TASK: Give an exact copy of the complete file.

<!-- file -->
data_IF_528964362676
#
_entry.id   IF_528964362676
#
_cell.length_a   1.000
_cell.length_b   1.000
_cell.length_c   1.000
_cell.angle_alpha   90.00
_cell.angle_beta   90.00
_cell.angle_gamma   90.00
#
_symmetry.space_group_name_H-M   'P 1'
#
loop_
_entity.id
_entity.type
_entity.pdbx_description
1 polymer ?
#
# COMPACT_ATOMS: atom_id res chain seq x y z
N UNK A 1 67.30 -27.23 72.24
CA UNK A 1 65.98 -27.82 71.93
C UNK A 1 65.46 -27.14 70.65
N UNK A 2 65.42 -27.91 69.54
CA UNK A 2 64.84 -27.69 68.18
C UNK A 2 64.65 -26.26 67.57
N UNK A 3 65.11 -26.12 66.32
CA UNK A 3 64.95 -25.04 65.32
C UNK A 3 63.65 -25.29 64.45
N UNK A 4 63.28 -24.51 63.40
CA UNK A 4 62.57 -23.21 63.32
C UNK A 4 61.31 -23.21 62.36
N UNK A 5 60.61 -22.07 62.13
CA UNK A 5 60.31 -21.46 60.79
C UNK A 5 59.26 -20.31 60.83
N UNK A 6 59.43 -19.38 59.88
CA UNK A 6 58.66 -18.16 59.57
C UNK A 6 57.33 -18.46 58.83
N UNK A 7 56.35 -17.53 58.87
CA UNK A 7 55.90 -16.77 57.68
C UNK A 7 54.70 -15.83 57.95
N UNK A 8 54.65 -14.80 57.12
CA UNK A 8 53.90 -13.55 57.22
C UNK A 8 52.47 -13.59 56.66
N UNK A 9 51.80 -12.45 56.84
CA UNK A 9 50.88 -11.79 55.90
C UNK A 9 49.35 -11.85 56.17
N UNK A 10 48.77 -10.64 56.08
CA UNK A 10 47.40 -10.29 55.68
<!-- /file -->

data_IF_528964362676
#
_entry.id   IF_528964362676
#
_cell.length_a   1.000
_cell.length_b   1.000
_cell.length_c   1.000
_cell.angle_alpha   90.00
_cell.angle_beta   90.00
_cell.angle_gamma   90.00
#
_symmetry.space_group_name_H-M   'P 1'
#
loop_
_entity.id
_entity.type
_entity.pdbx_description
1 polymer ?
#
# COMPACT_ATOMS: atom_id res chain seq x y z
N UNK A 1 67.30 -27.23 72.24
CA UNK A 1 65.98 -27.82 71.93
C UNK A 1 65.46 -27.14 70.65
N UNK A 2 65.42 -27.91 69.54
CA UNK A 2 64.84 -27.69 68.18
C UNK A 2 64.65 -26.26 67.57
N UNK A 3 65.11 -26.12 66.32
CA UNK A 3 64.95 -25.04 65.32
C UNK A 3 63.65 -25.29 64.45
N UNK A 4 63.28 -24.51 63.40
CA UNK A 4 62.57 -23.21 63.32
C UNK A 4 61.31 -23.21 62.36
N UNK A 5 60.61 -22.07 62.13
CA UNK A 5 60.31 -21.46 60.79
C UNK A 5 59.26 -20.31 60.83
N UNK A 6 59.43 -19.38 59.88
CA UNK A 6 58.66 -18.16 59.57
C UNK A 6 57.33 -18.46 58.83
N UNK A 7 56.35 -17.53 58.87
CA UNK A 7 55.90 -16.77 57.68
C UNK A 7 54.70 -15.83 57.95
N UNK A 8 54.65 -14.80 57.12
CA UNK A 8 53.90 -13.55 57.22
C UNK A 8 52.47 -13.59 56.66
N UNK A 9 51.80 -12.45 56.84
CA UNK A 9 50.88 -11.79 55.90
C UNK A 9 49.35 -11.85 56.17
N UNK A 10 48.77 -10.64 56.08
CA UNK A 10 47.40 -10.29 55.68